Britain recorded nearly 10,000 fewer coronavirus cases on Thursday when compared to the same day last week, new figures show, raising hopes that the epidemic may be slowing.

Although the seven-day case rate continues to rise, increasing 24 per cent overall in a week, numbers have been below 50,000 for several days.

The fall in cases comes despite several mass events, including 60,000 football fans gathering for the European Championship final at Wembley, and tens of thousands at Wimbledon.

Hospital admissions and deaths are still rising but will start falling in the coming weeks if the number of infections continues to decline.

A further 84 people were reported to have died within 28 days of testing positive for Covid-19 on Thursday.

Public Health England (PHE) warned that case rates were still very high among younger people, with 1,154 per 100,000 of the 20 to 29s now infected, the highest infection rate for any age group since the start of the pandemic, compared to 60.6 per 100,000 for the over-80s.

Dr Yvonne Doyle, medical director, PHE, said: “Case rates in people aged 20-29 are at the highest across any age group recorded since the pandemic began.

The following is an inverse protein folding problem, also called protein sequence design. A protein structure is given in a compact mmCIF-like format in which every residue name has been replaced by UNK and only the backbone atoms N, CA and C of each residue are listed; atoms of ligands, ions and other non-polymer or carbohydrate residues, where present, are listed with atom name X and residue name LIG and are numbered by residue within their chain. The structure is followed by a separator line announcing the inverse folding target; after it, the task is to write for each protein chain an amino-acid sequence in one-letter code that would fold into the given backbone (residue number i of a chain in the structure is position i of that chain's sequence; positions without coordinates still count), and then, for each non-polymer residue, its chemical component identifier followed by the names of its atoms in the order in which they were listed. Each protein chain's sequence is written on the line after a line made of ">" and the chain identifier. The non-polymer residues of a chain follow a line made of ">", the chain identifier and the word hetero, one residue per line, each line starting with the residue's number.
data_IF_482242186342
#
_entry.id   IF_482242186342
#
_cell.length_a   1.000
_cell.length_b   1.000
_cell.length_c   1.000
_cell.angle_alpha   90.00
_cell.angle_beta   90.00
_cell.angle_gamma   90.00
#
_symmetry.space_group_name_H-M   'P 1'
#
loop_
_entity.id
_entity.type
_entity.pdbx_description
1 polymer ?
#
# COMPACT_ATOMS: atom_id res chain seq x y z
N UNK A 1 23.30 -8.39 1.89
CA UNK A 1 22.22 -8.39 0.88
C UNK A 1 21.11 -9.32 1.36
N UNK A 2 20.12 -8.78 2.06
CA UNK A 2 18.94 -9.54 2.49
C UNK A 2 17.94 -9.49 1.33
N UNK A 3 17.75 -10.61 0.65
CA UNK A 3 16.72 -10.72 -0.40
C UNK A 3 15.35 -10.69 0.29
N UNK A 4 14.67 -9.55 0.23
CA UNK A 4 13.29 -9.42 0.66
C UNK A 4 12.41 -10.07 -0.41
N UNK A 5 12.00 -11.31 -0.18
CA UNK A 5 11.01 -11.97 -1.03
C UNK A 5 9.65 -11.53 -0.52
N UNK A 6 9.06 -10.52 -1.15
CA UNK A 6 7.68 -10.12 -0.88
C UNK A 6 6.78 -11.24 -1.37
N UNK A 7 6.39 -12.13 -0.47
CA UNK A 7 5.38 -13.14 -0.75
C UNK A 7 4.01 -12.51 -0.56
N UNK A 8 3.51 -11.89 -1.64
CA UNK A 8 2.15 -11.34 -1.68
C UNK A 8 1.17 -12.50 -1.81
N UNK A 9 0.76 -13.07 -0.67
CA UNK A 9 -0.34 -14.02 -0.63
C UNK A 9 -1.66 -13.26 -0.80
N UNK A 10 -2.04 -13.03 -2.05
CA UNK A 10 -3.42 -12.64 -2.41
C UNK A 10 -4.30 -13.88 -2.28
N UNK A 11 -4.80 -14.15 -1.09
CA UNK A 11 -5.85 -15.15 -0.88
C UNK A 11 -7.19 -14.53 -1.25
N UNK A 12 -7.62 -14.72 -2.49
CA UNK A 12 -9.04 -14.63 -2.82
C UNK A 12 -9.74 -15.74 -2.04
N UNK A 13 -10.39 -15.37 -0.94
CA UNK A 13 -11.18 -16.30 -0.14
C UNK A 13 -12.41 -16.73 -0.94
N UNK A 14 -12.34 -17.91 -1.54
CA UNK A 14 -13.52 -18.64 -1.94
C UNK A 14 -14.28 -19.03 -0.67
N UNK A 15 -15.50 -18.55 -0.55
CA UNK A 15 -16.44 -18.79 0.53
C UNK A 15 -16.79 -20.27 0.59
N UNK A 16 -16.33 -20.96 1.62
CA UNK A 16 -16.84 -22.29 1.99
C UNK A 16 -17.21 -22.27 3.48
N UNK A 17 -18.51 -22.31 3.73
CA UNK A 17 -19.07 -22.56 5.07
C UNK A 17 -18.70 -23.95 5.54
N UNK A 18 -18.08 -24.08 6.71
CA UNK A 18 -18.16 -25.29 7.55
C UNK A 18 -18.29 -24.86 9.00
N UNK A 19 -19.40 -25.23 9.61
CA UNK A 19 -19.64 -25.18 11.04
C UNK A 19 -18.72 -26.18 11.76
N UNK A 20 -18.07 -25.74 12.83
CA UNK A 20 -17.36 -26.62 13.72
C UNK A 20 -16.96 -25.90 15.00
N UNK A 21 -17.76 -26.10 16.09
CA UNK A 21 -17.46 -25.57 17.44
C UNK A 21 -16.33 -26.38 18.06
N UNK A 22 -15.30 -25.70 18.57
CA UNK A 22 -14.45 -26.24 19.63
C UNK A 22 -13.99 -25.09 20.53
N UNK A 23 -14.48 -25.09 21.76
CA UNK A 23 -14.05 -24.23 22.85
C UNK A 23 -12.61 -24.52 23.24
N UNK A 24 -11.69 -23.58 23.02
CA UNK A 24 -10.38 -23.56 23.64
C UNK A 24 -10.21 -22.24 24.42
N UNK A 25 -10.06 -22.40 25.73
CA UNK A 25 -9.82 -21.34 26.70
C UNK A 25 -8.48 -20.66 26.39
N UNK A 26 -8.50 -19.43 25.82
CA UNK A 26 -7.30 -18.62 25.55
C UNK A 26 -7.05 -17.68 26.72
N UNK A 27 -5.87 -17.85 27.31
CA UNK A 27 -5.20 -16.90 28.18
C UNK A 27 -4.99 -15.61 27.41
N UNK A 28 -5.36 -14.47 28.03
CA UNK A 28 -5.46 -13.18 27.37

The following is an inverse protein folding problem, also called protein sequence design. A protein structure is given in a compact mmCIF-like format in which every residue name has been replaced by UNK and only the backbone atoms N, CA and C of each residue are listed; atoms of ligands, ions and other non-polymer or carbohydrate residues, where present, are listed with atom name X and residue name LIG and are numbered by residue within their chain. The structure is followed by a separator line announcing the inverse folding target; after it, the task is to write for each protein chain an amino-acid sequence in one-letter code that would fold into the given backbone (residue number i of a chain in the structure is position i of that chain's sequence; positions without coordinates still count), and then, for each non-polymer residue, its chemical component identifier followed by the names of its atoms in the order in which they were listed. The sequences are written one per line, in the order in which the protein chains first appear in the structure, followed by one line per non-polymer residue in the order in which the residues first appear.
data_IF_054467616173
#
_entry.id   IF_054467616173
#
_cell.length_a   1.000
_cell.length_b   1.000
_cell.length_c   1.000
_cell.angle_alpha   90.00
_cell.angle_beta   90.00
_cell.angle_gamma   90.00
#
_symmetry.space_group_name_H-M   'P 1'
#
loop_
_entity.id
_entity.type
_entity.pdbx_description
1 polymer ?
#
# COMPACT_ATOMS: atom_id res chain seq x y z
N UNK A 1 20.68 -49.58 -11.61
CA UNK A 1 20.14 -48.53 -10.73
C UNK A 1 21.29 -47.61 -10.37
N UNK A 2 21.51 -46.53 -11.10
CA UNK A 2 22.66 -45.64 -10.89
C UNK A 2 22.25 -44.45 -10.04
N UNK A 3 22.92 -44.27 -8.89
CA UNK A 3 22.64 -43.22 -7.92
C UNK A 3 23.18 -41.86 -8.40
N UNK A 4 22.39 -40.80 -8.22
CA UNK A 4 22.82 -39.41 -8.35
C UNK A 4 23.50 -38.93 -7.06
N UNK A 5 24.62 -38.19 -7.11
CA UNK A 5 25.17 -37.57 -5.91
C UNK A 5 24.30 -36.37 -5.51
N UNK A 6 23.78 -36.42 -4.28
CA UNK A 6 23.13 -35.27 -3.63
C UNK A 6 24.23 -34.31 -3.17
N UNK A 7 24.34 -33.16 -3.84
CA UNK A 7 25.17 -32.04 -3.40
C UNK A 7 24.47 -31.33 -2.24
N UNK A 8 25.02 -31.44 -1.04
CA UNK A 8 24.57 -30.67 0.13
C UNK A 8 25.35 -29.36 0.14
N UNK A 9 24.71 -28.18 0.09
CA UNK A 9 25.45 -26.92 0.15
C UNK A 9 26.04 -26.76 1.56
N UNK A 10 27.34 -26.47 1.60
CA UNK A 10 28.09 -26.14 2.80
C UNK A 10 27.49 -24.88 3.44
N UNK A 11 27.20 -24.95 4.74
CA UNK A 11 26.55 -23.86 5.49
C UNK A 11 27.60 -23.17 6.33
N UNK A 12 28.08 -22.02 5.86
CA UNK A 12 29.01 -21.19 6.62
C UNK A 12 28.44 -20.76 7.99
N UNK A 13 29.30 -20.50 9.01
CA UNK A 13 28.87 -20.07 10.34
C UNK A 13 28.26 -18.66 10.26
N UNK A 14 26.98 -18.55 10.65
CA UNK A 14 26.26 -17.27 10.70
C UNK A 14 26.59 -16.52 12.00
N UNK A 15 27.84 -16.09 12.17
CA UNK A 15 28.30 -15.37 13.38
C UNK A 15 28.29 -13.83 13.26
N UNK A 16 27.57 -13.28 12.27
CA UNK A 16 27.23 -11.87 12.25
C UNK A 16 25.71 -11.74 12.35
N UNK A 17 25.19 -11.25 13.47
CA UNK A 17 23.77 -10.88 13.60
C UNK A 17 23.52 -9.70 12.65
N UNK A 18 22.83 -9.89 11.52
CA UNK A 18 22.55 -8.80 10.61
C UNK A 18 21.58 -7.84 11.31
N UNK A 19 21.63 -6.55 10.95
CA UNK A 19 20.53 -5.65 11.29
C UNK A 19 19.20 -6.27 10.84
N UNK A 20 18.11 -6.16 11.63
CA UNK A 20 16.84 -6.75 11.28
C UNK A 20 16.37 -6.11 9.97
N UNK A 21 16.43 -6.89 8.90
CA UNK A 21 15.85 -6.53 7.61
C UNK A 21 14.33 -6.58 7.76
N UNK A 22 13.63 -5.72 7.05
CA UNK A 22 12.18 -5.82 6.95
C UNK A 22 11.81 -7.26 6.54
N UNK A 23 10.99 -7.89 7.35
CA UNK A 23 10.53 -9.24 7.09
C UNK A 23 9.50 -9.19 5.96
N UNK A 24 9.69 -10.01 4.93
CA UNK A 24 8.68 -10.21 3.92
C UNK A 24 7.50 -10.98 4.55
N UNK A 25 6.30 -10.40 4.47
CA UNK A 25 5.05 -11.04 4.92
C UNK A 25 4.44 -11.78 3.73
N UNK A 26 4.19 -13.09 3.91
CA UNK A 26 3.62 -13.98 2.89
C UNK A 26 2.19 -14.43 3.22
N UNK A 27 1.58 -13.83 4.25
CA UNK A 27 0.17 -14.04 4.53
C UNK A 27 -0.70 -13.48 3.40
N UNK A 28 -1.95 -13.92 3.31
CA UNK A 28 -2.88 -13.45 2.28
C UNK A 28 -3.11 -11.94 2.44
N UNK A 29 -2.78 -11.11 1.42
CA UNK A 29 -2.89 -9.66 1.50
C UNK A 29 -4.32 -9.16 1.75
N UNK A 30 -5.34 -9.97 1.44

“Everyone in this age group should come forward and get their two doses of the vaccine to make sure they have the best chance of being protected.

“Thanks to the vaccine, hospital admissions and deaths are not growing as quickly as previous waves. However, they are on the rise and we continue to closely monitor the data.”

PHE also warned that children under five are driving respiratory infections to peak winter levels because they didn’t build up immunity during lockdown.

The number of respiratory syncytial virus (RSV) infections has increased seven fold in the last five weeks, from 1.2 per cent to 8.9 per cent.

Respiratory infections peak in the winter and usually begin late September. The current level of infections are only slightly below the peak in winter 2019/20, when it reached 13.4 per cent.

Health bosses said while still at low numbers, respiratory infections in young children are expected to rise this summer and as we go into the winter months, adding that the NHS is preparing for a rise in children needing treatment.